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Nesting at Tallgrass Creek

Early birds enjoy nature at its best

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July 19th, 2016
Mike Stoakes (left) of the Burroughs Audubon Society of Greater Kansas City watches intently along with Tallgrass Creek residents Bill (center) and Frances Lynn for different birds that make their home on the community’s 65-acre campus.

Mike Stoakes (left) of the Burroughs Audubon Society of Greater Kansas City watches intently along with Tallgrass Creek residents Bill (center) and Frances Lynn for different birds that make their home on the community’s 65-acre campus.

The weather and the birds cooperated earlier this year when about 25 Tallgrass Creek neighbors took advantage of a special outing hosted by the community’s Nature Club. Bird watching enthusiasts Mike and Elizabeth Stoakes from the Burroughs Audubon Society of Greater Kansas City led the group from Overland Park, Kans., on an early morning bird walk that wound through Tallgrass Creek’s wooded campus. 

The Stoakes are both past presidents and longtime volunteers of the Burroughs Audubon Society. They lead about a dozen bird-watching field trips a year around the metro area. 

“The Kansas City area is a natural convergence of different habitats, and Tallgrass Creek’s campus with its wooded areas and natural grasses is very representative of that,” says Elizabeth. “It makes a great stopping-off spot for migratory birds as well as a natural habitat for others.”

Busy, boisterous birds   

With the Stoakes’s help, bird watchers saw and identified about 35 different species of birds on their one-hour trek. They listened intently at times as birds such as barn swallows, eastern phoebes, yellow warblers, sandpipers, brown-headed cow birds, brown thrashers, woodpeckers, and tree swallows sang and called to each other. 

The birds resting in trees occasionally responded to a sound Elizabeth Stoakes made, known as pishing. A well-known sound among bird watchers, pishing is a raspy, repetitive sound that can attract curious birds.

The bird watch is one of several experiences Tallgrass Creek Nature Club participants enjoy each year. The group travels to different destinations such as Squaw Creek National Wildlife Preserve located 100 miles north of the Erickson Living communigy.The 350-acre refuge is a resting, feeding, and breeding ground for migratory birds.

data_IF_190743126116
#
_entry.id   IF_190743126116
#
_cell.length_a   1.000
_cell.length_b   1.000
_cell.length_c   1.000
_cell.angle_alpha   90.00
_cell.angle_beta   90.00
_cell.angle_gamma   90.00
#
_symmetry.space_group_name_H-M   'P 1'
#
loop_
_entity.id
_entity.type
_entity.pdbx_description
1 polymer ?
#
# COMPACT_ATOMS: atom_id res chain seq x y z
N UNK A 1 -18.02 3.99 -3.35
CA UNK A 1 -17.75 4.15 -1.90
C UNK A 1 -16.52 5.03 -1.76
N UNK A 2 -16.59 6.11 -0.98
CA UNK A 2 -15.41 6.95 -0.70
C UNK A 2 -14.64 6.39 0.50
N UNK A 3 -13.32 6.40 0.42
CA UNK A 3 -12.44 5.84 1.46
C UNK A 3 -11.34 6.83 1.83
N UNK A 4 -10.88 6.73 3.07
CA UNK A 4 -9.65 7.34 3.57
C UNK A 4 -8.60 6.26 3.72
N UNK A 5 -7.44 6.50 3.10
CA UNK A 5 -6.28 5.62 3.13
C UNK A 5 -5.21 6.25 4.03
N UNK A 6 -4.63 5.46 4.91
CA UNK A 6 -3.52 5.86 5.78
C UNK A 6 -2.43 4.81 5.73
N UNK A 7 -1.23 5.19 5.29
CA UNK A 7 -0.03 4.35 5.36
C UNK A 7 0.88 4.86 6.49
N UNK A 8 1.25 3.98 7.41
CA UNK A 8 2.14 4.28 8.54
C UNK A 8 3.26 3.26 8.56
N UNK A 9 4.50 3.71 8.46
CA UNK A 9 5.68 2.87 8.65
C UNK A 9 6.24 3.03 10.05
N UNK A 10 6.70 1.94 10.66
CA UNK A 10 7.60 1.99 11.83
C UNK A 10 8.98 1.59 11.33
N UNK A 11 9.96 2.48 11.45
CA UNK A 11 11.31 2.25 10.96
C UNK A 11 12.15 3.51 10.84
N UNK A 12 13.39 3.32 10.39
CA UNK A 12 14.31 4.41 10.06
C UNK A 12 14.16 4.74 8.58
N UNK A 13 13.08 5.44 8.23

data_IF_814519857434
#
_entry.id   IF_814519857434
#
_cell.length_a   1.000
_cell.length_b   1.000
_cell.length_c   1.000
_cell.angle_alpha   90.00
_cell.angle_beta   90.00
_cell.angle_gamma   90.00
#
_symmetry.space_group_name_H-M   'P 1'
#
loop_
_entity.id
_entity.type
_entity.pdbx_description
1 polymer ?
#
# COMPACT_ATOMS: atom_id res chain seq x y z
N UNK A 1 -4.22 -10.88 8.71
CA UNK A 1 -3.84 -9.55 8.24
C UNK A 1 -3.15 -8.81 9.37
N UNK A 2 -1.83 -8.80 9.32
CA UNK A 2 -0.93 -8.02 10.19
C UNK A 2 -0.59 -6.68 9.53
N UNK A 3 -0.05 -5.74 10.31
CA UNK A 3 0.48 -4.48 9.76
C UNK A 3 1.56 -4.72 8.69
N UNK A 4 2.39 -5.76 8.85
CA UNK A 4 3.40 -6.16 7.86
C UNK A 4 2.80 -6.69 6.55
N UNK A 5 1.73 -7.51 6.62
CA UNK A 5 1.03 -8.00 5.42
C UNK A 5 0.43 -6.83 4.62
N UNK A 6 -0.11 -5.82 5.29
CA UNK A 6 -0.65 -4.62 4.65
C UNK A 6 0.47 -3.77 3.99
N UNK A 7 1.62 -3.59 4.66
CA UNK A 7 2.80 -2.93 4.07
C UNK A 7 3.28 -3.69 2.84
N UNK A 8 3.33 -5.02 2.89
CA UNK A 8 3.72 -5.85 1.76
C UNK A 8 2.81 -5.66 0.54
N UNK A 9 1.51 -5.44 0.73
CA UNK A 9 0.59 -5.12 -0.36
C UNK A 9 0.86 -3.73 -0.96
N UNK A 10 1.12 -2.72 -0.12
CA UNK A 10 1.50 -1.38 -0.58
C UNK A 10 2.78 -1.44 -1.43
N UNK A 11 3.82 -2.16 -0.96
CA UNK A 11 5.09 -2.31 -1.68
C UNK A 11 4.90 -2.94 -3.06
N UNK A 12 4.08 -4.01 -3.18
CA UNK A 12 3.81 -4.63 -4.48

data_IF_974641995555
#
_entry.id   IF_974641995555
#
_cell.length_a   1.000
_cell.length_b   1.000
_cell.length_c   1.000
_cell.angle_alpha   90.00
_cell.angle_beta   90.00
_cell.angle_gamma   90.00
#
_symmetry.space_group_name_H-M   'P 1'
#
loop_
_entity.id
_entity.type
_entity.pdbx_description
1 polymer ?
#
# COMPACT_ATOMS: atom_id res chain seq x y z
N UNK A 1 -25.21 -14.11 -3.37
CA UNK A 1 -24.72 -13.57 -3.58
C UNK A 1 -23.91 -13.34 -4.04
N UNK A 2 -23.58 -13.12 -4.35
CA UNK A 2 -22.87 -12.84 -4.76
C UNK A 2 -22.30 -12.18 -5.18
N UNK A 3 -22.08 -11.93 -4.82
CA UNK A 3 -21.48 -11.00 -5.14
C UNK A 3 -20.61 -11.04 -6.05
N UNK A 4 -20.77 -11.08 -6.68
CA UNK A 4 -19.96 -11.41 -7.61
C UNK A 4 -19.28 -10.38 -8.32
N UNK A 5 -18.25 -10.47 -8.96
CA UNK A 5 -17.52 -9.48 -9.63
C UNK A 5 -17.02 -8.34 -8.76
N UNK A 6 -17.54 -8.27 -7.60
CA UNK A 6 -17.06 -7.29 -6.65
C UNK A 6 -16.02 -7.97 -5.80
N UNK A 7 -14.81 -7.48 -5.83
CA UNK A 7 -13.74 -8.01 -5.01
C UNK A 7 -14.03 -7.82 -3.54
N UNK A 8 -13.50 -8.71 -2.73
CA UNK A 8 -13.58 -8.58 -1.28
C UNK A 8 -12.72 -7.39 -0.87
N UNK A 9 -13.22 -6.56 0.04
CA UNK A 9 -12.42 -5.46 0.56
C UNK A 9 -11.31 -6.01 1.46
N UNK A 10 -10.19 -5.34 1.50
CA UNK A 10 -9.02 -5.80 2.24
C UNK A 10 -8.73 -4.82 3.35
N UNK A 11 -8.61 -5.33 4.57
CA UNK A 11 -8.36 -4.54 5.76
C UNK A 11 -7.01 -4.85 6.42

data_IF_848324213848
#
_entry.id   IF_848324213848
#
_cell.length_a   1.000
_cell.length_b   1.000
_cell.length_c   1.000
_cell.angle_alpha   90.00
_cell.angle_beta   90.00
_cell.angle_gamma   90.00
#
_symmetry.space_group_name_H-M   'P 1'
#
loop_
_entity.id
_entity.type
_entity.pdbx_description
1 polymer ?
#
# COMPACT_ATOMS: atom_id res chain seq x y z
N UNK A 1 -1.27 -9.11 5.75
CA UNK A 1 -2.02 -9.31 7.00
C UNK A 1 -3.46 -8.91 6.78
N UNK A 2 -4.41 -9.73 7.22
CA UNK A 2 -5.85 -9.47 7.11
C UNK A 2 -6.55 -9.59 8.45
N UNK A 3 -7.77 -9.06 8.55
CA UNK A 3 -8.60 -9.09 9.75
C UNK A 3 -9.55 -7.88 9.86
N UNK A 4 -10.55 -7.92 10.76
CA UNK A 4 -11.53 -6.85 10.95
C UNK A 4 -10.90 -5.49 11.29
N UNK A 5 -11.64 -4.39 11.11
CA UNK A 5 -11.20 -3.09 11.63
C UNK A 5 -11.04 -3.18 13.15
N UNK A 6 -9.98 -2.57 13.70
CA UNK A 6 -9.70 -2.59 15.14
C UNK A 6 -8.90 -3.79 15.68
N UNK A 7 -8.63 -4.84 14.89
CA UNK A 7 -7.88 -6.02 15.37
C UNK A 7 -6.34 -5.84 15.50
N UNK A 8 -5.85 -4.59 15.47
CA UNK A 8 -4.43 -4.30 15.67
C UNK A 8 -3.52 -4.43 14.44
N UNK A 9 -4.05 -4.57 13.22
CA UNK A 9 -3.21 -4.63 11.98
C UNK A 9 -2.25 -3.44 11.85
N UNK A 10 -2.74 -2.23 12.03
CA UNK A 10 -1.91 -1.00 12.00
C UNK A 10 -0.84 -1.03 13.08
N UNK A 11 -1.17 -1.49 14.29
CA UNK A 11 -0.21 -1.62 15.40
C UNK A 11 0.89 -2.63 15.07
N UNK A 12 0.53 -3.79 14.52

The resident-driven club also sponsors outside speakers who discuss conservation, climate change, local ecosystems, and other nature-oriented topics. The group meets the first Tuesday morning of each month in the community’s Sunflower Room. 

Nearby nature 

Additionally, the Nature Club sponsors occasional outings where residents view and identify the many natural grasses and wildflowers that dot the 65-acre campus. 

Tallgrass Creek’s campus was recognized several years ago by the Natural Wildlife Federation as a Certified Wildlife Habitat. In addition to many species of birds, the campus attracts squirrels, rabbits, coyotes, and deer. To be certified, Tallgrass Creek’s campus provides four essential elements for wildlife: food, water, cover, and places to raise young. 

Since moving to Tallgrass Creek, Rich Brown is among many residents who often stroll the sidewalks and foot bridges of the naturally wooded campus. Benches are stationed along the way so walkers can enjoy wildflowers, natural grasses, and native trees while resting.

“One of the reasons we moved here was because of the natural beauty of the campus,” says Rich, who enjoys bird watching as a hobby. “We enjoy walking around the area, listening and watching nature in all its various forms.” 

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